The reasons why are not really important. It’s not like one can get in a time machine and take America back and deposit her in some other reality. Some refer to that period when baseball reigned supreme as a simpler time, a misnomer if there ever was one.
It’s never been “simple” being an American. The ability to change, to adapt has always been the most highly prized attribute in American society. “It’s good to be shifty in a new country” was actually an adage taught in grammar school in the 19th century. The unbridled pace of change that makes America such a hugely vibrant and vital place also makes it a scary, even depressing milieu to live. For many, the psychic cost of change is too much to bear and broken lives and shattered families litter the seascape of our society like the flotsam and jetsam of a shipwreck following a huge storm.
Change is neither good nor bad; it simply exists. And the changes in American society that have caused the game of baseball to lose its luster and hasten its fall from grace say more about us as a people and how we interact with each other than it does about the game itself.
It is ironic that while sports – all sports – currently occupy such a lofty position in the national psyche that the essence of the games and their original purpose as a uniting expedient for American communities has been lost. Now the games are shared experiences nationally. There is not quite the same feeling of intimate association with a particular team and its players.
Sports is very big business. Most franchises are owned by giant corporations rather than the gentleman sportsmen of the past. The Yawkeys, the Comiskeys, the Wrigleys and other former owners used to take a personal interest in seeing that their teams were competitive. This is not necessarily true today as the relentless rise in salaries has necessitated that the bean counters dictate how competitive a team might be in a given year. Can’t afford that extra $15 million a year for a front line pitcher?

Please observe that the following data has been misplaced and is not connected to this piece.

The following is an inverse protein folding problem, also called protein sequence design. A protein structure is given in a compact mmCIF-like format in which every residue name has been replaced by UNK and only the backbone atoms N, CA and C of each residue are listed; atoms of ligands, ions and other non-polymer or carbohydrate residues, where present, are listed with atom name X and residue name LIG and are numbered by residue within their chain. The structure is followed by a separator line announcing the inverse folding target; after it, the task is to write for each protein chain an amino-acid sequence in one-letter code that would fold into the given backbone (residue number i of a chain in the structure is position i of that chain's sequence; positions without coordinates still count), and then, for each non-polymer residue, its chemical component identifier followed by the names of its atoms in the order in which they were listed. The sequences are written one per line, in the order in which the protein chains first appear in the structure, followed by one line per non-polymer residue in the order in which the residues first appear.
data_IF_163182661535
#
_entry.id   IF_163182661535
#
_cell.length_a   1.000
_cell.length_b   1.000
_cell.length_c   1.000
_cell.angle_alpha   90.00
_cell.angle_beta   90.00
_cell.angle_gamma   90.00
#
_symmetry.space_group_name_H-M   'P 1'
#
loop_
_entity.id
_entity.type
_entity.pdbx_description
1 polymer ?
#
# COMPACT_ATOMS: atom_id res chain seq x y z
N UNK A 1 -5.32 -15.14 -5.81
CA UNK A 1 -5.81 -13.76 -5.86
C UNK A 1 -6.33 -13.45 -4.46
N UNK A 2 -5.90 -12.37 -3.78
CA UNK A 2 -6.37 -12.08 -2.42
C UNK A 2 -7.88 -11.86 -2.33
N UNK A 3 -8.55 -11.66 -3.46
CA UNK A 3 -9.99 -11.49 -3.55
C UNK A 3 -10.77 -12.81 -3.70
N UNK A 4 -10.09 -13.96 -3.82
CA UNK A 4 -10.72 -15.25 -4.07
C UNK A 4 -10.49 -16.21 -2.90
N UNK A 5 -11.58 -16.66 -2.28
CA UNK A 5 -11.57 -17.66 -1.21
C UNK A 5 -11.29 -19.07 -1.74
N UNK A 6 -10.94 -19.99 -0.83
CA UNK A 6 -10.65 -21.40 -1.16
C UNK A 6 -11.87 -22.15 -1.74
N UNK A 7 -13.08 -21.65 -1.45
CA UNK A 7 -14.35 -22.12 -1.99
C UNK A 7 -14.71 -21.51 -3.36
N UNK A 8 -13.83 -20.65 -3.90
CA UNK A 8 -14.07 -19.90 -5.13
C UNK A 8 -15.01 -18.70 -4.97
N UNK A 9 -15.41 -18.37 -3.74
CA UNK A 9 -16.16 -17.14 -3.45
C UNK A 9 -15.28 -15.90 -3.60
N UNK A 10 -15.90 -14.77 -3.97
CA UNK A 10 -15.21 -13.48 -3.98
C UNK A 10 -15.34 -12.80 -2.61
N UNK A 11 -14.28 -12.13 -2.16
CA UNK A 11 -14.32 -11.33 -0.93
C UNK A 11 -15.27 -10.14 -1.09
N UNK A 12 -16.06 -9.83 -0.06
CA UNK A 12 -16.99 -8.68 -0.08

Oh well, maybe one of the kids we drafted last year will come through and allow us to be competitive until September.
This is what passes for strategy in today’s game.
If the recent past is any judge, around 22 million of us will gather around the TV to watch Boston take on Colorado this year. That number is dwarfed by the numbers who watch the Super Bowl every year and barely beats the number who watched the NBA Finals during the last years of Michael Jordan’s career with the Chicago Bulls. (Viewing for the Finals has dropped precipitously in this country since 1998.)
But no matter. The country may not pause in its headlong rush toward the future to watch baseball’s premiere event but in my house, the Series will be the number one show of the week. And it will be that way as long as the game remains what it always has been, best expressed by James Earl Jones in the mythical baseball movie Field of Dreams:
The one constant through all the years, Ray, has been baseball. America has rolled by like an army of steamrollers. It has been erased like a blackboard, rebuilt and erased again. But baseball has marked the time. This field, this game: it’s a part of our past, Ray. It reminds of us of all that once was good and it could be again…
Perhaps when things are “good again,” baseball will assume its old position as our National Pastime. No? Given this nation’s ability to change, I wouldn’t bet against the idea.